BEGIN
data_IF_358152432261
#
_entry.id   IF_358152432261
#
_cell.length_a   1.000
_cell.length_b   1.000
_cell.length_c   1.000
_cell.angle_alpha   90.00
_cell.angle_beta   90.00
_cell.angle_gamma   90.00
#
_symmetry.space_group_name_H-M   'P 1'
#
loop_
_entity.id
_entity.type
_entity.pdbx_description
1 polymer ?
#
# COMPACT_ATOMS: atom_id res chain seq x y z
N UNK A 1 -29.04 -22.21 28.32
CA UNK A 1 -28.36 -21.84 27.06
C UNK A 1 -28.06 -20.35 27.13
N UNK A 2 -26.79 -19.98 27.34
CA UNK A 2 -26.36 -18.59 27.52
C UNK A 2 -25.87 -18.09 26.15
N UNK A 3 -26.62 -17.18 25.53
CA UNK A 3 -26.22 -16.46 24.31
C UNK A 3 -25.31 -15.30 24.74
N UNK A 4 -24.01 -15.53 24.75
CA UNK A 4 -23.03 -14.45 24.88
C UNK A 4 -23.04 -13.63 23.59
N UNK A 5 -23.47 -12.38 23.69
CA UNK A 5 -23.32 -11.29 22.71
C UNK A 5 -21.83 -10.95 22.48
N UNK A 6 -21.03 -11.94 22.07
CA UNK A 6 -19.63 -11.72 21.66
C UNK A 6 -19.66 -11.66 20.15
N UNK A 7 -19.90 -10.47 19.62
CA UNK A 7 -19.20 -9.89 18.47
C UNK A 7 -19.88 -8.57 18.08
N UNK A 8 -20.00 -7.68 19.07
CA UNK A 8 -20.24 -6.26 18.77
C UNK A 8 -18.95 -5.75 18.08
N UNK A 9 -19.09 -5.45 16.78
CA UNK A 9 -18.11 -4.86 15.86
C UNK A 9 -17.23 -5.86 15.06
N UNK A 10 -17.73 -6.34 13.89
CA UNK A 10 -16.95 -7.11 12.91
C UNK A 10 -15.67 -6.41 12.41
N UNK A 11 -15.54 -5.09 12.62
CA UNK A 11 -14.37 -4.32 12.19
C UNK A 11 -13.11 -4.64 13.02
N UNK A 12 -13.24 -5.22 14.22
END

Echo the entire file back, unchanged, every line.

data_IF_358152432261
#
_entry.id   IF_358152432261
#
_cell.length_a   1.000
_cell.length_b   1.000
_cell.length_c   1.000
_cell.angle_alpha   90.00
_cell.angle_beta   90.00
_cell.angle_gamma   90.00
#
_symmetry.space_group_name_H-M   'P 1'
#
loop_
_entity.id
_entity.type
_entity.pdbx_description
1 polymer ?
#
# COMPACT_ATOMS: atom_id res chain seq x y z
N UNK A 1 -29.04 -22.21 28.32
CA UNK A 1 -28.36 -21.84 27.06
C UNK A 1 -28.06 -20.35 27.13
N UNK A 2 -26.79 -19.98 27.34
CA UNK A 2 -26.36 -18.59 27.52
C UNK A 2 -25.87 -18.09 26.15
N UNK A 3 -26.62 -17.18 25.53
CA UNK A 3 -26.22 -16.46 24.31
C UNK A 3 -25.31 -15.30 24.74
N UNK A 4 -24.01 -15.53 24.75
CA UNK A 4 -23.03 -14.45 24.88
C UNK A 4 -23.04 -13.63 23.59
N UNK A 5 -23.47 -12.38 23.69
CA UNK A 5 -23.32 -11.29 22.71
C UNK A 5 -21.83 -10.95 22.48
N UNK A 6 -21.03 -11.94 22.07
CA UNK A 6 -19.63 -11.72 21.66
C UNK A 6 -19.66 -11.66 20.15
N UNK A 7 -19.90 -10.47 19.62
CA UNK A 7 -19.20 -9.89 18.47
C UNK A 7 -19.88 -8.57 18.08
N UNK A 8 -20.00 -7.68 19.07
CA UNK A 8 -20.24 -6.26 18.77
C UNK A 8 -18.95 -5.75 18.08
N UNK A 9 -19.09 -5.45 16.78
CA UNK A 9 -18.11 -4.86 15.86
C UNK A 9 -17.23 -5.86 15.06
N UNK A 10 -17.73 -6.34 13.89
CA UNK A 10 -16.95 -7.11 12.91
C UNK A 10 -15.67 -6.41 12.41
N UNK A 11 -15.54 -5.09 12.62
CA UNK A 11 -14.37 -4.32 12.19
C UNK A 11 -13.11 -4.64 13.02
N UNK A 12 -13.24 -5.22 14.22